Bukka White – Complete Recorded Works – The Vintage Recordings (1930-1940) ‘Aberdeen Mississippi Blues’
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Download Full CD – £7.19 | $8.99 | €7,99
Individual Track Download – £0.79 | $0.99 | €0,99
Physical CD – £15.19 | $18.99 | €14,99
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Along with Son House and Skip James, Bukka White was one of the major Mississippi bluesmen to be re-discovered during the great blues revival of the 1960’s. His early recordings made between 1930 and 1940 are among the most creative and dynamic blues ever recorded. These early sessions have always been revered as being among the finest in blues history with his last recording date being referred to as the last great pre-war country blues recording session.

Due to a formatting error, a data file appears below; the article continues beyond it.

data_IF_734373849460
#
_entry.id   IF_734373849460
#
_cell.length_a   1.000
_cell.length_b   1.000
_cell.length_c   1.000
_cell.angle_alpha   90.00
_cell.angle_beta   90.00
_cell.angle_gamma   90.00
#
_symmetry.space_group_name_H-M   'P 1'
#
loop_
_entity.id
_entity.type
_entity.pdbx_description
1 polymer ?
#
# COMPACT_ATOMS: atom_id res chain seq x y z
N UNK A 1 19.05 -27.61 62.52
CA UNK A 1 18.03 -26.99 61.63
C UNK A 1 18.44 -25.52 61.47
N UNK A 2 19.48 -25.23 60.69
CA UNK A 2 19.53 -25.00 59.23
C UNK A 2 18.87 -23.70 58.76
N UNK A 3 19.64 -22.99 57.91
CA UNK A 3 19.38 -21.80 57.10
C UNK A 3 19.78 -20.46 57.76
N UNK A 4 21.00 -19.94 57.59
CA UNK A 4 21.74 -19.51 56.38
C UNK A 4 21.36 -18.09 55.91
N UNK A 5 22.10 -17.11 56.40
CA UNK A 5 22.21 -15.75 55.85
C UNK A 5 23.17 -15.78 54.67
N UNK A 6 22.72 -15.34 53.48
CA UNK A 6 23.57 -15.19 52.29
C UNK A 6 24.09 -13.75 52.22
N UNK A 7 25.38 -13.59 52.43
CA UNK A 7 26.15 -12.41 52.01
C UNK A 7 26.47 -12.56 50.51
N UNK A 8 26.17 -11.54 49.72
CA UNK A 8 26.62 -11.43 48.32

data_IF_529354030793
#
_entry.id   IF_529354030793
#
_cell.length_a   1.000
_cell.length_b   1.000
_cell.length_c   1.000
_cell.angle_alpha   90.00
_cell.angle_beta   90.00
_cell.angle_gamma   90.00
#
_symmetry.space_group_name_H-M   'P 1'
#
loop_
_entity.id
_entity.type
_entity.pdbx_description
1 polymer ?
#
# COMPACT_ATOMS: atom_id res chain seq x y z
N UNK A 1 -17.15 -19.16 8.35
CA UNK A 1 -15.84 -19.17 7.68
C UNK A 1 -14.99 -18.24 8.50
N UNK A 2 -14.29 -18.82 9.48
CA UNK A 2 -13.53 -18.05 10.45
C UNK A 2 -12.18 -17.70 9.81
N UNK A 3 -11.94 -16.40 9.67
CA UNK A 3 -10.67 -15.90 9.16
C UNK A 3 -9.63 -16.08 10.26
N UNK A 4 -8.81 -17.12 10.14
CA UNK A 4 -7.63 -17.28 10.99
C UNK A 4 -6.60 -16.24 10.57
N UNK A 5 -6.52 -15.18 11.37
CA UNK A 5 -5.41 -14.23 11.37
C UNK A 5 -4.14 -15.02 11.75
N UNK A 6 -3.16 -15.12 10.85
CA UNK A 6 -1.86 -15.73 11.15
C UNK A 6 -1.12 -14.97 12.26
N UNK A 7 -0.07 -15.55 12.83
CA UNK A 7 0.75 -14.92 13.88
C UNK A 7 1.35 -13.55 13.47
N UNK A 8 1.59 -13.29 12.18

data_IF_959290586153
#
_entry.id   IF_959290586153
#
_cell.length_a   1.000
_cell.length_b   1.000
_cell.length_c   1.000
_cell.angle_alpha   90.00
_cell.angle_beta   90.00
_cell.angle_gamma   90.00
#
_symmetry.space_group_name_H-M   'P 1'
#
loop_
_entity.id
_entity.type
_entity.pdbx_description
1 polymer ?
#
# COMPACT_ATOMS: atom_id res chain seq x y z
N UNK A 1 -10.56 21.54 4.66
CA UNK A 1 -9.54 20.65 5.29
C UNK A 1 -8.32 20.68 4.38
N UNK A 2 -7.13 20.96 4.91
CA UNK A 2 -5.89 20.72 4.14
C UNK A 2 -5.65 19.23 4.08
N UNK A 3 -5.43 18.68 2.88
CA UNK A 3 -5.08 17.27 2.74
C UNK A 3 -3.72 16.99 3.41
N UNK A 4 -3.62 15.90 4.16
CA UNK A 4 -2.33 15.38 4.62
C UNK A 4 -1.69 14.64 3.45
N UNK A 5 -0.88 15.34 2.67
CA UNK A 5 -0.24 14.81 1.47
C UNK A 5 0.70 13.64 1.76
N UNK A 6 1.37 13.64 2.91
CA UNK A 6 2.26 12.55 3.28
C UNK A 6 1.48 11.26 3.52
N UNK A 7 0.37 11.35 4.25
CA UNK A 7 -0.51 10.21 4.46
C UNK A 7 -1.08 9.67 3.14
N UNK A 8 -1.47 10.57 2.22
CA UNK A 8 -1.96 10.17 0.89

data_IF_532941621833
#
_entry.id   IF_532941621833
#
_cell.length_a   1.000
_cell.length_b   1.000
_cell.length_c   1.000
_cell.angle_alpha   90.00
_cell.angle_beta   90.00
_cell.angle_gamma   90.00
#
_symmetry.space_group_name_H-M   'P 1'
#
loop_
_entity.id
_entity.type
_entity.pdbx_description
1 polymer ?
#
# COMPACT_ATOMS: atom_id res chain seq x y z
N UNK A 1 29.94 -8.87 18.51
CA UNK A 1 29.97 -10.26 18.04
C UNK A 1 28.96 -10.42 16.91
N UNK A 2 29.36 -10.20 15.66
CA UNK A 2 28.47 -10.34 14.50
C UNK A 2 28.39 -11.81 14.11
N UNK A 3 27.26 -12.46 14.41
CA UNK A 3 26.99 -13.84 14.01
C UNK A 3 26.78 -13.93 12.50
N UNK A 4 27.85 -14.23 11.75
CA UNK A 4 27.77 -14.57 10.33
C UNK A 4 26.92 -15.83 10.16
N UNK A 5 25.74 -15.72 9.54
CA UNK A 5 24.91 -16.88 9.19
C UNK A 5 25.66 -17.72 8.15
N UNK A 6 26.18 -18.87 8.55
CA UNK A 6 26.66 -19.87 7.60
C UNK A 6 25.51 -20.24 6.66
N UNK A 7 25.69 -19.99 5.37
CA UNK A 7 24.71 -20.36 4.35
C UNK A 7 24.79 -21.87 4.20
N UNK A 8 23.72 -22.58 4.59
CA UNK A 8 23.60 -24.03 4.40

Booker’s unique sound was a combination of solid, rocking, rhythms interspersed with vigorous guitar breaks, his ability as a bottleneck slide guitarist and his gritty, heavy voice. He favoured the steel bodied National guitar as it’s volume allowed him to be audible over the noise of a good-time crowd. His songs were almost always personal and are among the most creative and descriptive to found on blues records. Before slipping into nearly twenty years of obscurity Bukka had made twenty eight recordings; twelve for Victor in 1930 of which only four released, eight for the Vocalion label and six which were released on the Okeh label. It is very likely that it is Memphis Minnie, listed as “Miss Minnie”, who lends her voice to two of the Victor titles. Apart from these commercial recordings he made two recordings in 1939 for the Library of Congress, recorded in a make shift recording studio provided with the courtesy of the American penal system at their State Penitentiary, Parchman, Mississippi. (The L. of C. Recordings are presented here for the first time with the speed corrected to something like that of the original performance). The following year and Booker was a free man with every intention to start where he left off, recording in Chicago. This time he was in the Vocalion recording studios in the company of Washboard Sam who was able to enhance Booker’s strong rhythmic delivery. Many regarded this as being the last great country blues recording session of the pre-war blues era.